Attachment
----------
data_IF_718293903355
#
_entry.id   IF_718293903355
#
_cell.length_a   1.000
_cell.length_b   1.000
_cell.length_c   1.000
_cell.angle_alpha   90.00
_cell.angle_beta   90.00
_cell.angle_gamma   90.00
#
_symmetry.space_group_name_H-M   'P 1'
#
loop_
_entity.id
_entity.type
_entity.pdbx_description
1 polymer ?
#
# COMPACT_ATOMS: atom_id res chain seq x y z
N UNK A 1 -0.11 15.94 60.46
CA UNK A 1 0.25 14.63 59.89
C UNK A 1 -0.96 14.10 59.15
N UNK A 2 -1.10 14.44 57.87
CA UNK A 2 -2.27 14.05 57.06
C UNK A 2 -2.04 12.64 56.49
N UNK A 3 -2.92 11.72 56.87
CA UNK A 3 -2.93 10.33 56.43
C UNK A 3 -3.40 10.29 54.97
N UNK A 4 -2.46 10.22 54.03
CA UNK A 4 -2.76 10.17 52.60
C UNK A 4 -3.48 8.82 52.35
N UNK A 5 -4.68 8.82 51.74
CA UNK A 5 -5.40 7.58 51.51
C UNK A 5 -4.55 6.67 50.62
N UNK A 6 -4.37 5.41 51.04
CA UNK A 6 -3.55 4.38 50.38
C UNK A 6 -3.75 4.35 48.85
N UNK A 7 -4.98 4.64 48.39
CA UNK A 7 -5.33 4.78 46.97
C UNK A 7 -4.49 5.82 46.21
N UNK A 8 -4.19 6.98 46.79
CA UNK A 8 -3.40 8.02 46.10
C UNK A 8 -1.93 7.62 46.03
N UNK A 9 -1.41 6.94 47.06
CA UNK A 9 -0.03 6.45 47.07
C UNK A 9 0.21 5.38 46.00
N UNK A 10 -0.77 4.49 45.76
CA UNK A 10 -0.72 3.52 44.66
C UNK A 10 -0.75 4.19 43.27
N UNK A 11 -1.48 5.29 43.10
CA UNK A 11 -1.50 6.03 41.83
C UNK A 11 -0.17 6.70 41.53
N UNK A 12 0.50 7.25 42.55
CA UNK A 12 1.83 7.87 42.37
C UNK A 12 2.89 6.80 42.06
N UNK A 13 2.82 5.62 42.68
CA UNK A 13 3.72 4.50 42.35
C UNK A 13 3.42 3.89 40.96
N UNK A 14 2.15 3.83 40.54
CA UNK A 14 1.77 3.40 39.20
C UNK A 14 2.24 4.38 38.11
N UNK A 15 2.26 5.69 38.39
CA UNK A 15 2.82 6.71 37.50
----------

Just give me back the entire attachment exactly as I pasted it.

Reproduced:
data_IF_718293903355
#
_entry.id   IF_718293903355
#
_cell.length_a   1.000
_cell.length_b   1.000
_cell.length_c   1.000
_cell.angle_alpha   90.00
_cell.angle_beta   90.00
_cell.angle_gamma   90.00
#
_symmetry.space_group_name_H-M   'P 1'
#
loop_
_entity.id
_entity.type
_entity.pdbx_description
1 polymer ?
#
# COMPACT_ATOMS: atom_id res chain seq x y z
N UNK A 1 -0.11 15.94 60.46
CA UNK A 1 0.25 14.63 59.89
C UNK A 1 -0.96 14.10 59.15
N UNK A 2 -1.10 14.44 57.87
CA UNK A 2 -2.27 14.05 57.06
C UNK A 2 -2.04 12.64 56.49
N UNK A 3 -2.92 11.72 56.87
CA UNK A 3 -2.93 10.33 56.43
C UNK A 3 -3.40 10.29 54.97
N UNK A 4 -2.46 10.22 54.03
CA UNK A 4 -2.76 10.17 52.60
C UNK A 4 -3.48 8.82 52.35
N UNK A 5 -4.68 8.82 51.74
CA UNK A 5 -5.40 7.58 51.51
C UNK A 5 -4.55 6.67 50.62
N UNK A 6 -4.37 5.41 51.04
CA UNK A 6 -3.55 4.38 50.38
C UNK A 6 -3.75 4.35 48.85
N UNK A 7 -4.98 4.64 48.39
CA UNK A 7 -5.33 4.78 46.97
C UNK A 7 -4.49 5.82 46.21
N UNK A 8 -4.19 6.98 46.79
CA UNK A 8 -3.40 8.02 46.10
C UNK A 8 -1.93 7.62 46.03
N UNK A 9 -1.41 6.94 47.06
CA UNK A 9 -0.03 6.45 47.07
C UNK A 9 0.21 5.38 46.00
N UNK A 10 -0.77 4.49 45.76
CA UNK A 10 -0.72 3.52 44.66
C UNK A 10 -0.75 4.19 43.27
N UNK A 11 -1.48 5.29 43.10
CA UNK A 11 -1.50 6.03 41.83
C UNK A 11 -0.17 6.70 41.53
N UNK A 12 0.50 7.25 42.55
CA UNK A 12 1.83 7.87 42.37
C UNK A 12 2.89 6.80 42.06
N UNK A 13 2.82 5.62 42.68
CA UNK A 13 3.72 4.50 42.35
C UNK A 13 3.42 3.89 40.96
N UNK A 14 2.15 3.83 40.54
CA UNK A 14 1.77 3.40 39.20
C UNK A 14 2.24 4.38 38.11
N UNK A 15 2.26 5.69 38.39
CA UNK A 15 2.82 6.71 37.50